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Let Go: Leaving Behind What We Do Not Need


Two hundred nineteen years and one week ago today, the crew known as the Corp of Discovery set out from St. Louis, MO to discover what exactly had been purchased in the Louisiana Purchase. They were off, led by Captain Meriwether Lewis and Second Lieutenant William Clark, in the hope of finding a passable water route to the Pacific Ocean. The 41-person crew, which included volunteers, soldiers, and Patrick Gass, an enslaved man, left on one 55-foot keel boat. Along the way, they encountered many Native American tribes, most of whom proved very helpful. Of course, among them was the 17-year-old pregnant Sacajawea, the wife of a French-Canadian trader, who would prove extremely knowledgeable and useful as an interpreter and guide. Somewhere along the way they built a fleet of canoes, needing more than their initial boat.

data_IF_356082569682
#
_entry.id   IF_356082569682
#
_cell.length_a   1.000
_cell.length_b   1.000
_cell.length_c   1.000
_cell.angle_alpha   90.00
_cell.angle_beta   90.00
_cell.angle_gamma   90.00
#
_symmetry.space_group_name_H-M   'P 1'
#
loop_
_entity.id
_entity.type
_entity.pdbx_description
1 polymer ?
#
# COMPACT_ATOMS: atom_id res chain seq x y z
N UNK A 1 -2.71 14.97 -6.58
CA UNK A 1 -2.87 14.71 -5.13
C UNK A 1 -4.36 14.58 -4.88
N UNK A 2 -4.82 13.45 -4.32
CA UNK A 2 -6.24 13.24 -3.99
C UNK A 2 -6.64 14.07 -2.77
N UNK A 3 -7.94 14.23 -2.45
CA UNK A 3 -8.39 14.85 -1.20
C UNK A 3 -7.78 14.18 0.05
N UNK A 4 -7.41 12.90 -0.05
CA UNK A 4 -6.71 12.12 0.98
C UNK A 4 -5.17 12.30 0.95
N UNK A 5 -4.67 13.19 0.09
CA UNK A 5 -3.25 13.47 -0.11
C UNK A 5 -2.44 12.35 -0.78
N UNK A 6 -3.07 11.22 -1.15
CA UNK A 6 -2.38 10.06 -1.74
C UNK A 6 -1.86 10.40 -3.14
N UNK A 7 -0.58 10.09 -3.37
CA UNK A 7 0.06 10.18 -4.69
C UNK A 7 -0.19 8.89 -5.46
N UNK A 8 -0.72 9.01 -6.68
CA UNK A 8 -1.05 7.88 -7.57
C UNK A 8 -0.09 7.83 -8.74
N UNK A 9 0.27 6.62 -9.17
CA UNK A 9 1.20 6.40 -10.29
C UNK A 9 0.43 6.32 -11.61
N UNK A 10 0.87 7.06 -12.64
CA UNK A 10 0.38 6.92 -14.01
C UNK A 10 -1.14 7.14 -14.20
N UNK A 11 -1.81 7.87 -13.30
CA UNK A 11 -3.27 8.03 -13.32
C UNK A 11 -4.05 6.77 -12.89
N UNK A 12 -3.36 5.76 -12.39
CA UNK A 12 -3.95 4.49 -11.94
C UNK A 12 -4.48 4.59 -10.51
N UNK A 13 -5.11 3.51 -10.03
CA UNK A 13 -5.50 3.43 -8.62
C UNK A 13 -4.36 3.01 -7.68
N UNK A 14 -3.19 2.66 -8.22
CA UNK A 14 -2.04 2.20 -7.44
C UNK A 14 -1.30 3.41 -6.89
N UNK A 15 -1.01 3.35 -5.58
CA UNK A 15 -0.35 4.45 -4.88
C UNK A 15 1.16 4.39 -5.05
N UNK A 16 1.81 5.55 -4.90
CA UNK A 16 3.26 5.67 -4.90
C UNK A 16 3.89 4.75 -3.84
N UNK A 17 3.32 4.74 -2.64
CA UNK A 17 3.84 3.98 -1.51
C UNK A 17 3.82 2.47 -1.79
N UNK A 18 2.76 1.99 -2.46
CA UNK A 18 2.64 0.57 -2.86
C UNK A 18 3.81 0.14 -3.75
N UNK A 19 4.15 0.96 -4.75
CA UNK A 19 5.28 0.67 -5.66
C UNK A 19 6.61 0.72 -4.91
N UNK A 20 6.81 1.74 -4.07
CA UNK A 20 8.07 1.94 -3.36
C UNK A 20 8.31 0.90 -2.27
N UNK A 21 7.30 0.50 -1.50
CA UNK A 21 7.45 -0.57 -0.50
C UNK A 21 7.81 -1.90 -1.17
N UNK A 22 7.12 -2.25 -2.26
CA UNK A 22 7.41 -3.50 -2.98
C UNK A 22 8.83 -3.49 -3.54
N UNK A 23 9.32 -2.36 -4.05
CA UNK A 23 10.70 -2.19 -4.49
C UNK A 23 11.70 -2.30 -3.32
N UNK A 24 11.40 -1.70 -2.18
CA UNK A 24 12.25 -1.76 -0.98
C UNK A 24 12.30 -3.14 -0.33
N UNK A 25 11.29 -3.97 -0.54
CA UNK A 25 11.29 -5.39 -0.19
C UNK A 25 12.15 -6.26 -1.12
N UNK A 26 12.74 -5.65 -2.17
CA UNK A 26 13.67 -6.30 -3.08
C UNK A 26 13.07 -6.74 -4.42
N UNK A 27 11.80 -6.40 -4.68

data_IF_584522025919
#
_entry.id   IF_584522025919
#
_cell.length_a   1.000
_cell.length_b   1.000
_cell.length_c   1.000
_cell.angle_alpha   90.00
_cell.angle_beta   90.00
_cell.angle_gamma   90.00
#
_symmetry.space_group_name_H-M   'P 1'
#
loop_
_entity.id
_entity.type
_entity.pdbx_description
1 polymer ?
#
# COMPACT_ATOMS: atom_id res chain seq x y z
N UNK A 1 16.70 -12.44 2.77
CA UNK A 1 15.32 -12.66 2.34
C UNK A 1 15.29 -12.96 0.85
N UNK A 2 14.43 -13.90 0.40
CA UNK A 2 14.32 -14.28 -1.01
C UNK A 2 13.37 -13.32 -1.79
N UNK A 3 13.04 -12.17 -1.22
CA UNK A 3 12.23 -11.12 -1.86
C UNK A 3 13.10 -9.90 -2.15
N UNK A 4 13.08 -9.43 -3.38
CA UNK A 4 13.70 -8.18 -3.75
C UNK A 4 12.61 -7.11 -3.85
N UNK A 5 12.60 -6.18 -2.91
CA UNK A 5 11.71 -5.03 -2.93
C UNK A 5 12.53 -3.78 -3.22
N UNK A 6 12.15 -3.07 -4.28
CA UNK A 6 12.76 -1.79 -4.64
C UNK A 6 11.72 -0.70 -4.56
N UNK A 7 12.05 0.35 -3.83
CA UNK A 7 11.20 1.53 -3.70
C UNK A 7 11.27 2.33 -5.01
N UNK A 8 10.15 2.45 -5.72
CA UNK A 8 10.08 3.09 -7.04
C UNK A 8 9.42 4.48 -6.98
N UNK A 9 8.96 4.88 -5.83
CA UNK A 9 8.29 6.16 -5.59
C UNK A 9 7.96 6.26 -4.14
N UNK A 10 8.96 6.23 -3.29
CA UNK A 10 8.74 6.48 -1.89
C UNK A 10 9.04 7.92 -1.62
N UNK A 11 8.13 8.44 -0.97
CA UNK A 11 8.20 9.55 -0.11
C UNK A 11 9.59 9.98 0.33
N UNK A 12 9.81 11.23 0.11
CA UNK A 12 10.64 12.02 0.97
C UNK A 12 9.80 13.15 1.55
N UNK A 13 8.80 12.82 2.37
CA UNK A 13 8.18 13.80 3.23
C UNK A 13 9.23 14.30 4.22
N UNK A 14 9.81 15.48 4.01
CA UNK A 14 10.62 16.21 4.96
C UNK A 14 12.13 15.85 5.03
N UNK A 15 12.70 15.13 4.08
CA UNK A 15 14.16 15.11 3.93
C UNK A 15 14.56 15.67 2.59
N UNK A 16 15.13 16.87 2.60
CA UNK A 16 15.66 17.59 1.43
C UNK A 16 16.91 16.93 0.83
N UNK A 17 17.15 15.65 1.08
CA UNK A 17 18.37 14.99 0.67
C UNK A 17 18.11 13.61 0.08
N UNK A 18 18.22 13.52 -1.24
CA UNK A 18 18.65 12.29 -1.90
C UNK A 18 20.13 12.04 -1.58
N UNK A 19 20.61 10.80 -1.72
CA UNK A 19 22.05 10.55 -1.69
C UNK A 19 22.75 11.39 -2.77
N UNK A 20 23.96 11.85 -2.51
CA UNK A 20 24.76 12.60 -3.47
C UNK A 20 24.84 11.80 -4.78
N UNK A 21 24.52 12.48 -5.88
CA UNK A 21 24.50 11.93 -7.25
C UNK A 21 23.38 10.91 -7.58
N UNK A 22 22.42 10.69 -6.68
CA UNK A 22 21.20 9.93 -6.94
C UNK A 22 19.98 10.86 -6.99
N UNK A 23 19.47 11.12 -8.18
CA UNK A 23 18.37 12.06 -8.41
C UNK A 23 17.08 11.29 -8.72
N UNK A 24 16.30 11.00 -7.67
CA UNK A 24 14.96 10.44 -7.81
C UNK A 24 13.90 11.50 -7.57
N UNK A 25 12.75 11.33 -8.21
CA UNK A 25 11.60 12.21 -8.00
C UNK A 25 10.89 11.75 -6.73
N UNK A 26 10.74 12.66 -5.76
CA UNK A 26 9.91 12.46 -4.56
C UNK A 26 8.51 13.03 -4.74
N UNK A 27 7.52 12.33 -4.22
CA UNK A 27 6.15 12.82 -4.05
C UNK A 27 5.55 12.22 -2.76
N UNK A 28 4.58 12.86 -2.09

The growing crew continued journeying west along the Missouri River in what we now know of as Montana, until the moment they came to a fork in the road. Only one fork was the true river, and previous reports from the Mandan-Hidatsa tribe told them they would know they were on the right fork when they got to the waterfalls. Lewis and Clark took a vote- left, or right? Among those who voted, 31 chose the right fork and two, Lewis and Clark, voted for the left. They sent scouting parties up both sides to learn more about what they would face on either fork, and when they returned and debriefed the rest of the crew, they voted again. 31-2. But, apparently, the crew trusted Lewis and Clark enough to take the left fork, and off they went in their canoes.